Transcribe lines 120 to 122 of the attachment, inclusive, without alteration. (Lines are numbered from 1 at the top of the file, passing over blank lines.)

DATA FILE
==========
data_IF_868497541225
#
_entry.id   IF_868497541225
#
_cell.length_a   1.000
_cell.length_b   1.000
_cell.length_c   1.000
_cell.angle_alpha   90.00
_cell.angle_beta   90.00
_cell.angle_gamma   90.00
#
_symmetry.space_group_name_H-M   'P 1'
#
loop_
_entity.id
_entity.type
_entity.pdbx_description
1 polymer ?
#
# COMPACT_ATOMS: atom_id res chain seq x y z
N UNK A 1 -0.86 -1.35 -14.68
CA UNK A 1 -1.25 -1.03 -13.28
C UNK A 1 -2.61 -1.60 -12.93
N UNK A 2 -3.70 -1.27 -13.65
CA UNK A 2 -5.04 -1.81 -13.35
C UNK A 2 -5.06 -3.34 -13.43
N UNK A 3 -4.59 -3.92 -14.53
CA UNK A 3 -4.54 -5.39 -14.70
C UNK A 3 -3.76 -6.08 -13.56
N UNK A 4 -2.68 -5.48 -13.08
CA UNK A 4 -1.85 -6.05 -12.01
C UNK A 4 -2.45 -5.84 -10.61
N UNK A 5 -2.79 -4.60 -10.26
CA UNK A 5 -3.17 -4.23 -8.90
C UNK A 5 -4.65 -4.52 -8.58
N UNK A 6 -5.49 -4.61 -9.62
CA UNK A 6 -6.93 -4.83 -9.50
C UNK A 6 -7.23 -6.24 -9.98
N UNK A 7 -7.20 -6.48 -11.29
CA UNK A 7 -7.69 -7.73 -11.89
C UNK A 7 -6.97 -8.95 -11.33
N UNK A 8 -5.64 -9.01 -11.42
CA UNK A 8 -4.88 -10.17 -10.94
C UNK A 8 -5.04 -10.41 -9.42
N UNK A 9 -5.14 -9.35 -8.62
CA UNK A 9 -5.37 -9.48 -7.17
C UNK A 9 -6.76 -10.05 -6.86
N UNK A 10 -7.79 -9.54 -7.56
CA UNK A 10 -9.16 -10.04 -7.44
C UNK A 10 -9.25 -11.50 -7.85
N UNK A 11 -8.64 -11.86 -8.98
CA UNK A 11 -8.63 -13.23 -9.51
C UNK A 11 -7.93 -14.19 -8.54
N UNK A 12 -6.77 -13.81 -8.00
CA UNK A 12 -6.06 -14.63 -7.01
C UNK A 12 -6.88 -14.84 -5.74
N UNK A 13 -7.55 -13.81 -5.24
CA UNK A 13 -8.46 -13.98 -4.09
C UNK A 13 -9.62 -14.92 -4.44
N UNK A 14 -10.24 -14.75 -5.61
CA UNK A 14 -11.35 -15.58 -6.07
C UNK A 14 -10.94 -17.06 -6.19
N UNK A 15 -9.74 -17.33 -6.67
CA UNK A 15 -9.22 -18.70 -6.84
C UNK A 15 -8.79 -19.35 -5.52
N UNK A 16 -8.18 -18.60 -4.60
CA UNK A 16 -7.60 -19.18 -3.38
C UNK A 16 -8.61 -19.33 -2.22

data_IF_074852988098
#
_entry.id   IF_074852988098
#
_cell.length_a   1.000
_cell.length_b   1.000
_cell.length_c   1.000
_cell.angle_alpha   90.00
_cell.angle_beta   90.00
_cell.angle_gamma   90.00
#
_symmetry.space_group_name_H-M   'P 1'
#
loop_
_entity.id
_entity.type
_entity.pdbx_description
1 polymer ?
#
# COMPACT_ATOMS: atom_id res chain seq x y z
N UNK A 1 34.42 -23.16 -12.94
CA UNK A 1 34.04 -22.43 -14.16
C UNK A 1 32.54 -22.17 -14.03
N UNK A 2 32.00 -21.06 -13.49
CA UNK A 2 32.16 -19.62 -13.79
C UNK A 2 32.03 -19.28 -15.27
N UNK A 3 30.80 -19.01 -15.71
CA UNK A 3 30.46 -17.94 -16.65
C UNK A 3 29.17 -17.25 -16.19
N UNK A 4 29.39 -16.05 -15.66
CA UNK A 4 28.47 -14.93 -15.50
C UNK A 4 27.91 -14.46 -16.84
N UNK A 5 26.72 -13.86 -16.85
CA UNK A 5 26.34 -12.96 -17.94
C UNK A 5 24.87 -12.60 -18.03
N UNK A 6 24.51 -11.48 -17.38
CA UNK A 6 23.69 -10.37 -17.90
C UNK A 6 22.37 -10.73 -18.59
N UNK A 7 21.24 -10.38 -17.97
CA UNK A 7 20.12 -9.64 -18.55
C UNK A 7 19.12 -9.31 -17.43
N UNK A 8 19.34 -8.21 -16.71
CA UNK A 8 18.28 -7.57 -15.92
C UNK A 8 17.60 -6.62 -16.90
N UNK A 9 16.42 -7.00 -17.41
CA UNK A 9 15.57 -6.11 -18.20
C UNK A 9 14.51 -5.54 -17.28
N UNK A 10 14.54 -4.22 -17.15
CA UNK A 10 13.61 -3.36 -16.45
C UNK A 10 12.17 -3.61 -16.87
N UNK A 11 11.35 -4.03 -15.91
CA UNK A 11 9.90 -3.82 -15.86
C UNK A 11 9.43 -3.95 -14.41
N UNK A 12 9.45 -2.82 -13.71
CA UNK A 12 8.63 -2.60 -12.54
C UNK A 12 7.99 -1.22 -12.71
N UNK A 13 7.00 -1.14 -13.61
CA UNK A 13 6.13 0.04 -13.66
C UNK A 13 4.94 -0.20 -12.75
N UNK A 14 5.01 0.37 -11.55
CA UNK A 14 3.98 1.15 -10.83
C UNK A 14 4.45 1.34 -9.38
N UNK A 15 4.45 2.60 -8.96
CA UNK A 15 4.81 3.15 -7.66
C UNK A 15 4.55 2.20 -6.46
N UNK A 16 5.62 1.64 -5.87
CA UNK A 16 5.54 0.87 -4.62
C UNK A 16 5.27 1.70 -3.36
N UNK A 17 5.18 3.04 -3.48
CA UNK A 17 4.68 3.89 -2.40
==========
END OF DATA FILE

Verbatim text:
CA UNK A 11 9.90 -3.82 -15.86
C UNK A 11 9.43 -3.95 -14.41
N UNK A 12 9.45 -2.82 -13.71